Michelle Hibler is a senior writer in IDRC’s Communications Division.
Bohol Chronicle, Philippines -
... League of Cities chairman and Puerto Princesa City Mayor Edward Hagedorn said the bishop’s pastoral letter was also a call for Filipinos to stop from waging ...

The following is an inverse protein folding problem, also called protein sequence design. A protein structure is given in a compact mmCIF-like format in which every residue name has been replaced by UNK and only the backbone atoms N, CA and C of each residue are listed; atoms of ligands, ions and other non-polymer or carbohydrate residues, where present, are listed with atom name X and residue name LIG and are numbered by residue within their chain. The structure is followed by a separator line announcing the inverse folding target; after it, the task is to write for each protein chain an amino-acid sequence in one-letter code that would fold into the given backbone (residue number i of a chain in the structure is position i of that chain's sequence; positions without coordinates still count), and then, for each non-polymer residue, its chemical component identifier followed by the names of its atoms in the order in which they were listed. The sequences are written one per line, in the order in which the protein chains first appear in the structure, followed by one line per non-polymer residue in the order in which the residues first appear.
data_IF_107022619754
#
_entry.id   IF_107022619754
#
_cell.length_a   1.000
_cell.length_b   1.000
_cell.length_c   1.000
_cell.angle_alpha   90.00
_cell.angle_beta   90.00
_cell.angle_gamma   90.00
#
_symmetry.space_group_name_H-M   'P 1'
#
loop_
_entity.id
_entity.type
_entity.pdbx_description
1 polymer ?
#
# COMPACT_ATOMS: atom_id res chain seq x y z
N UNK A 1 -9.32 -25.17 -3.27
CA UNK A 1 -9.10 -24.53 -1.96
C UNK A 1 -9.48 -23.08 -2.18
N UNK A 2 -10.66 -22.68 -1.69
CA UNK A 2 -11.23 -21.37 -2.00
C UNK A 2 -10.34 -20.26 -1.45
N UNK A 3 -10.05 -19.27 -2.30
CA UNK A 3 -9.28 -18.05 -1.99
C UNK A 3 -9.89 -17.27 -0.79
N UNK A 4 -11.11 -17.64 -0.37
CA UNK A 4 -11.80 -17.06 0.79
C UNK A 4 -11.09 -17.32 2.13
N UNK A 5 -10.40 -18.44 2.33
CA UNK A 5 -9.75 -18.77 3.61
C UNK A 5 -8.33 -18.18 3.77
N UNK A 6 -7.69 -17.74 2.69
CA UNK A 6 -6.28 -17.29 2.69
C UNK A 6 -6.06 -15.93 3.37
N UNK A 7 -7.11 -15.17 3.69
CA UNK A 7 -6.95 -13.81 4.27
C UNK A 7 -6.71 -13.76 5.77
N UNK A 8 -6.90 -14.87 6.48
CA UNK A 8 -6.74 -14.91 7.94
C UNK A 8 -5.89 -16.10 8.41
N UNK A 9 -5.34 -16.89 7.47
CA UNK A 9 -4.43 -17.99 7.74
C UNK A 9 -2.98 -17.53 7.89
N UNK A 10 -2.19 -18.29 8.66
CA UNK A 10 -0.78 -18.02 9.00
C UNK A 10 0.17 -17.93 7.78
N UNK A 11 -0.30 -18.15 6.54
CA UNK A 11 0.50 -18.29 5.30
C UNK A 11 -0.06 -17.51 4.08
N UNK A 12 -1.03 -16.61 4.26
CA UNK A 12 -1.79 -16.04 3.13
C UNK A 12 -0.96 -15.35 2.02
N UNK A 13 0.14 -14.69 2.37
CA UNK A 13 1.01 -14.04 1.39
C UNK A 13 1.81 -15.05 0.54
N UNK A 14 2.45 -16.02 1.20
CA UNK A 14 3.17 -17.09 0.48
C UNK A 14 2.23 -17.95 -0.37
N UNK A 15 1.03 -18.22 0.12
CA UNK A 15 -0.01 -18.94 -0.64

Not content with being the “cleanest and greenest” city in the country, an enviable image that has made it the inspiration among many local government units, Puerto Princesa has adopted of late the “Zero Waste” Management System to address solid waste disposal in a manner that is more ecological and sustainable, all in the spirit of R.A.No. 9003, otherwise known as the “National Solid Waste Management Act.” For the past many years, Puerto Princesa City’s cleaning and greening effort consisted of the following three components: the Oplan Linis Program, efficient solid waste collection and hauling, and the final destination - Sanitary Landfill operation. Oplan Linis Program - Cleanliness is the next to Godliness, so the saying goes. And while all LGUs are concerned with it and launched the programs to achieve it, only a few seem to have succeeded. The Oplan Linis Program of Puerto Princesa City is undoubtedly the best among the few that succeeded. It has brought instant honor and prestige to a place only previously known as the haven of prisoners and malaria-causing mosquitoes. Through it, the city’s ignominious past has been radically transformed to what it is know today – the country’s model in cleanliness. The Oplan Linis Program aims to clean up not only the body of Puerto Princesa but the soul as well, the latter being its people. And central to this concept is value formation through massive information and education campaigns to instill in the minds of the people, especially the children who are the inheritors of the future, the importance of a clean environment. Puerto Princesa City before the program was not unlike many other cities of the country. Its streets were dirty, the public market stunk, its solitary pier in no better condition, and its coastal lines littered with flotsam and jetsam. The local government seemed to have been inured by the dirt everywhere, the people resigned to the “normality” of the city’s pathetic condition. The leadership did initiate cleanliness drives, but very much like those of the other LGUs, the campaign sputtered. Only four months into the program, Puerto Princesa was already hailed as the cleanest city in the country. Considering the area of the city being the largest in the country with 253,982 hectares of land and traversed by 143 kilometers of road from north to south, what the Oplan Linis Program accomplished in so short a time is no ordinary feat. Behind the astounding success of the program are the people themselves. Once aroused from their lethargy and challenged to be better than themselves as a result of the massive information and education drives among schools, offices, business establishments, and the barangays, they acted as one in initially sweeping and gathering tons of accumulated garbage, and then in seeing to it that no one throws litter anywhere in the city. The rest is, of course, history. Collection and Hauling - To encourage the people to throw their waste in proper receptacles, the City Government put in its streets more than 8,500 waste bins. Even the dirt and litter swept by the Oplan Linis workers are deposited in these waste bins. Moreover, four brand-new compaction trucks equipped with mechanical lifting arms were added to the existing fleet of garbage trucks, ensuring daily collection and hauling of garbage. Sanitary Landfill - Financed by the Asian Development Bank under the DILG’s Philippine Regional Municipal Development Project (PRMDP), Puerto Princesa is the first city in the country to construct a thoroughgoing sanitary landfill to replace its open dumpsite. A firm believer in the saying that “nothing is ever being done so well that it cannot be done better,” Puerto Princesa City Mayor Edward S. Hagedorn rallied the Puerto Princesans into adopting the “Zero Waste” Management System. Helped in no small measure by the Mother Earth Foundation headed by Commissioner Sonia Mendoza of the National Solid Waste Management Commission as Chairman, actress and Time Magazine Asian Hero Chin-chin Gutierrez as Vice-Chairman, and actor-environmentalist Roy Alvarez as President, the new thrust involves: Waste Segregation at Source – through house-to-house campaigns conducted by the barangay and purok officials, households are taught to segregate the compostable (biodegrable) from the recyclable (non-biodegrable). The biodegrable (kitchen and “green” wastes) are backyard-composted, while the recyclables, most of them, are bought by itinerant junk-buyers for recycling. The non-biodegrable materials that have no economic value become the residual waste, which are the only ones that will be collected by the barangay eco-aide. Materials Recovery Facility (MRF) – every barangay is mandated to put up its own MRF where the segregation of the mixed recyclables collected from the households by the eco-aide is to be done. Those with economic value are sold to junk-buyers; those that don’t (styrofoams used by fast food chains, plastic bags and the like) are kept inside the MRF and collected once a month by the City Government and brought to the Sanitary Landfill area. Residual Waste – using a pulverizing machine, the residual waste are ground into tiny pieces and used as an additive to making concrete hollow-blocks, tiles, etc. This is already being done in Teresa, Rizal. Eco-Aide – as collector of garbage from every household, the eco-aide inspects the garbage being disposed to see if proper segregation was done by the concerned household. If not, he does not collect it and returns it to the owner explaining the reason why. He takes note of the infraction and reports it to the barangay chairman. The eco-aide, therefore, has three functions: garbage collector, enforcer, and monitoring. Livelihood – women and out-of-school youth were trained to teach them how to transform various solid wastes into more gainful uses. Whereas before solid waste management was entirely a City Government concern and was centrally done, the new system devolves most of the functions and responsibilities to the barangay and purok levels, with the end in view of ensuring that the solid waste generated by a barangay stays in that barangay. This way, solid waste management becomes everybody’s concern. Aside from the real possibility of achieving a zero-waste environment, considering that even the residual waste is put to better use, the system enjoined by Mayor Hagedorn for the “clean and green” people of Puerto Princesa City is “local, low-tech, and low-cost,” and therefore easily implementable anywhere else in the country and in the world.